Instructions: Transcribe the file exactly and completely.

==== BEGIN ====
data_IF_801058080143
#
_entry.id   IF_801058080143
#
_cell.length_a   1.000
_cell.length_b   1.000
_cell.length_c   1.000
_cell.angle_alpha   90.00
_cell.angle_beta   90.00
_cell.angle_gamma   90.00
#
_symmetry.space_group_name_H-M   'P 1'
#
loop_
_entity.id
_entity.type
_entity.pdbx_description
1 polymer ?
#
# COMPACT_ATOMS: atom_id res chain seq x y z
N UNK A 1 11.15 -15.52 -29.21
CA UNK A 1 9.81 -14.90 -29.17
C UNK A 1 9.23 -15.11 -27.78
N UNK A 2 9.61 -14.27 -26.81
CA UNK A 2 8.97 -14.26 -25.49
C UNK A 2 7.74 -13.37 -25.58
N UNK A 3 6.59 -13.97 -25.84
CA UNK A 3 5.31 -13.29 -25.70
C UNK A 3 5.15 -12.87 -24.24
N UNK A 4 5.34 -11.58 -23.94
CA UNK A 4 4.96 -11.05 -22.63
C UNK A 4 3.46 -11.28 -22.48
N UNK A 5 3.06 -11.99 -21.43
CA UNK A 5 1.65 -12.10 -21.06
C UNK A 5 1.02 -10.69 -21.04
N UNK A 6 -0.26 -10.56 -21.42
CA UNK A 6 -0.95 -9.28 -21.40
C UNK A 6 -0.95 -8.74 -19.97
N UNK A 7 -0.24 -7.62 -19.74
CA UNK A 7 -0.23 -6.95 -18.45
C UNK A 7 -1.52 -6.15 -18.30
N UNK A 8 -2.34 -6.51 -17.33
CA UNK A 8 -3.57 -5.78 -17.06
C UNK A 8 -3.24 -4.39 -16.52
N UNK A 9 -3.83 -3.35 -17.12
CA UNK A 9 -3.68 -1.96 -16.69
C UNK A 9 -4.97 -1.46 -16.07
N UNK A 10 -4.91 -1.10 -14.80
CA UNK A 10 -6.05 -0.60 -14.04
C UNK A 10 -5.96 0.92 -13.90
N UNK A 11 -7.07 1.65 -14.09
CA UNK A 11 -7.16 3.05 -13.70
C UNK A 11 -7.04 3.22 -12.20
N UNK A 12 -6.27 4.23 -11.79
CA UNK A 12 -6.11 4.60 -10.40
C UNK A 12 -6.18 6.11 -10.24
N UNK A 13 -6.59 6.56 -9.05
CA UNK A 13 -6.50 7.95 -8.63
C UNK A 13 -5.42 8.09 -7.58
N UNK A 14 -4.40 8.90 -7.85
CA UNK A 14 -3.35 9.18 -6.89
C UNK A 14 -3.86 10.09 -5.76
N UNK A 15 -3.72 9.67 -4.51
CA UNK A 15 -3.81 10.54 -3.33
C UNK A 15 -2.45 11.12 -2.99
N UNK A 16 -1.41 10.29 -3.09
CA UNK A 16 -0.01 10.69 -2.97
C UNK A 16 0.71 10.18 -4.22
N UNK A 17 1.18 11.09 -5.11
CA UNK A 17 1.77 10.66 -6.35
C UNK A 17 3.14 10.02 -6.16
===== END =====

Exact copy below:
data_IF_801058080143
#
_entry.id   IF_801058080143
#
_cell.length_a   1.000
_cell.length_b   1.000
_cell.length_c   1.000
_cell.angle_alpha   90.00
_cell.angle_beta   90.00
_cell.angle_gamma   90.00
#
_symmetry.space_group_name_H-M   'P 1'
#
loop_
_entity.id
_entity.type
_entity.pdbx_description
1 polymer ?
#
# COMPACT_ATOMS: atom_id res chain seq x y z
N UNK A 1 11.15 -15.52 -29.21
CA UNK A 1 9.81 -14.90 -29.17
C UNK A 1 9.23 -15.11 -27.78
N UNK A 2 9.61 -14.27 -26.81
CA UNK A 2 8.97 -14.26 -25.49
C UNK A 2 7.74 -13.37 -25.58
N UNK A 3 6.59 -13.97 -25.84
CA UNK A 3 5.31 -13.29 -25.70
C UNK A 3 5.15 -12.87 -24.24
N UNK A 4 5.34 -11.58 -23.94
CA UNK A 4 4.96 -11.05 -22.63
C UNK A 4 3.46 -11.28 -22.48
N UNK A 5 3.06 -11.99 -21.43
CA UNK A 5 1.65 -12.10 -21.06
C UNK A 5 1.02 -10.69 -21.04
N UNK A 6 -0.26 -10.56 -21.42
CA UNK A 6 -0.95 -9.28 -21.40
C UNK A 6 -0.95 -8.74 -19.97
N UNK A 7 -0.24 -7.62 -19.74
CA UNK A 7 -0.23 -6.95 -18.45
C UNK A 7 -1.52 -6.15 -18.30
N UNK A 8 -2.34 -6.51 -17.33
CA UNK A 8 -3.57 -5.78 -17.06
C UNK A 8 -3.24 -4.39 -16.52
N UNK A 9 -3.83 -3.35 -17.12
CA UNK A 9 -3.68 -1.96 -16.69
C UNK A 9 -4.97 -1.46 -16.07
N UNK A 10 -4.91 -1.10 -14.80
CA UNK A 10 -6.05 -0.60 -14.04
C UNK A 10 -5.96 0.92 -13.90
N UNK A 11 -7.07 1.65 -14.09
CA UNK A 11 -7.16 3.05 -13.70
C UNK A 11 -7.04 3.22 -12.20
N UNK A 12 -6.27 4.23 -11.79
CA UNK A 12 -6.11 4.60 -10.40
C UNK A 12 -6.18 6.11 -10.24
N UNK A 13 -6.59 6.56 -9.05
CA UNK A 13 -6.50 7.95 -8.63
C UNK A 13 -5.42 8.09 -7.58
N UNK A 14 -4.40 8.90 -7.85
CA UNK A 14 -3.35 9.18 -6.89
C UNK A 14 -3.86 10.09 -5.76
N UNK A 15 -3.72 9.67 -4.51
CA UNK A 15 -3.81 10.54 -3.33
C UNK A 15 -2.45 11.12 -2.99
N UNK A 16 -1.41 10.29 -3.09
CA UNK A 16 -0.01 10.69 -2.97
C UNK A 16 0.71 10.18 -4.22
N UNK A 17 1.18 11.09 -5.11
CA UNK A 17 1.77 10.66 -6.35
C UNK A 17 3.14 10.02 -6.16